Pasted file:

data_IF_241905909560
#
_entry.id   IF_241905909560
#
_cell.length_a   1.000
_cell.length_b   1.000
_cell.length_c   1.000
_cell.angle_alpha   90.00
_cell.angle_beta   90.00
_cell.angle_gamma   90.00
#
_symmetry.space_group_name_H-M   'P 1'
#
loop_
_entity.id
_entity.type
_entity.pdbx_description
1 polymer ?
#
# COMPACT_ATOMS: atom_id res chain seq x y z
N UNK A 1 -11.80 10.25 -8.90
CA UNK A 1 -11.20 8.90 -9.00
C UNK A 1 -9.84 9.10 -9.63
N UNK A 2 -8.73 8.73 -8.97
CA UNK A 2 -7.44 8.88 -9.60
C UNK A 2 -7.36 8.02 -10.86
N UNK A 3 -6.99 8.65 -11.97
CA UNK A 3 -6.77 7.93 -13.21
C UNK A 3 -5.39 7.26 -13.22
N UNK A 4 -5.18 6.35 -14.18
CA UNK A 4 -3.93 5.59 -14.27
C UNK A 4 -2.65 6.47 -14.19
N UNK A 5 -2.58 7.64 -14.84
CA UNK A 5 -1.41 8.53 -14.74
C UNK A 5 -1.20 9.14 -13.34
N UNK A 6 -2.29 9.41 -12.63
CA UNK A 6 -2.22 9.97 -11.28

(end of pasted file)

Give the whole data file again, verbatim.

data_IF_241905909560
#
_entry.id   IF_241905909560
#
_cell.length_a   1.000
_cell.length_b   1.000
_cell.length_c   1.000
_cell.angle_alpha   90.00
_cell.angle_beta   90.00
_cell.angle_gamma   90.00
#
_symmetry.space_group_name_H-M   'P 1'
#
loop_
_entity.id
_entity.type
_entity.pdbx_description
1 polymer ?
#
# COMPACT_ATOMS: atom_id res chain seq x y z
N UNK A 1 -11.80 10.25 -8.90
CA UNK A 1 -11.20 8.90 -9.00
C UNK A 1 -9.84 9.10 -9.63
N UNK A 2 -8.73 8.73 -8.97
CA UNK A 2 -7.44 8.88 -9.60
C UNK A 2 -7.36 8.02 -10.86
N UNK A 3 -6.99 8.65 -11.97
CA UNK A 3 -6.77 7.93 -13.21
C UNK A 3 -5.39 7.26 -13.22
N UNK A 4 -5.18 6.35 -14.18
CA UNK A 4 -3.93 5.59 -14.27
C UNK A 4 -2.65 6.47 -14.19
N UNK A 5 -2.58 7.64 -14.84
CA UNK A 5 -1.41 8.53 -14.74
C UNK A 5 -1.20 9.14 -13.34
N UNK A 6 -2.29 9.41 -12.63
CA UNK A 6 -2.22 9.97 -11.28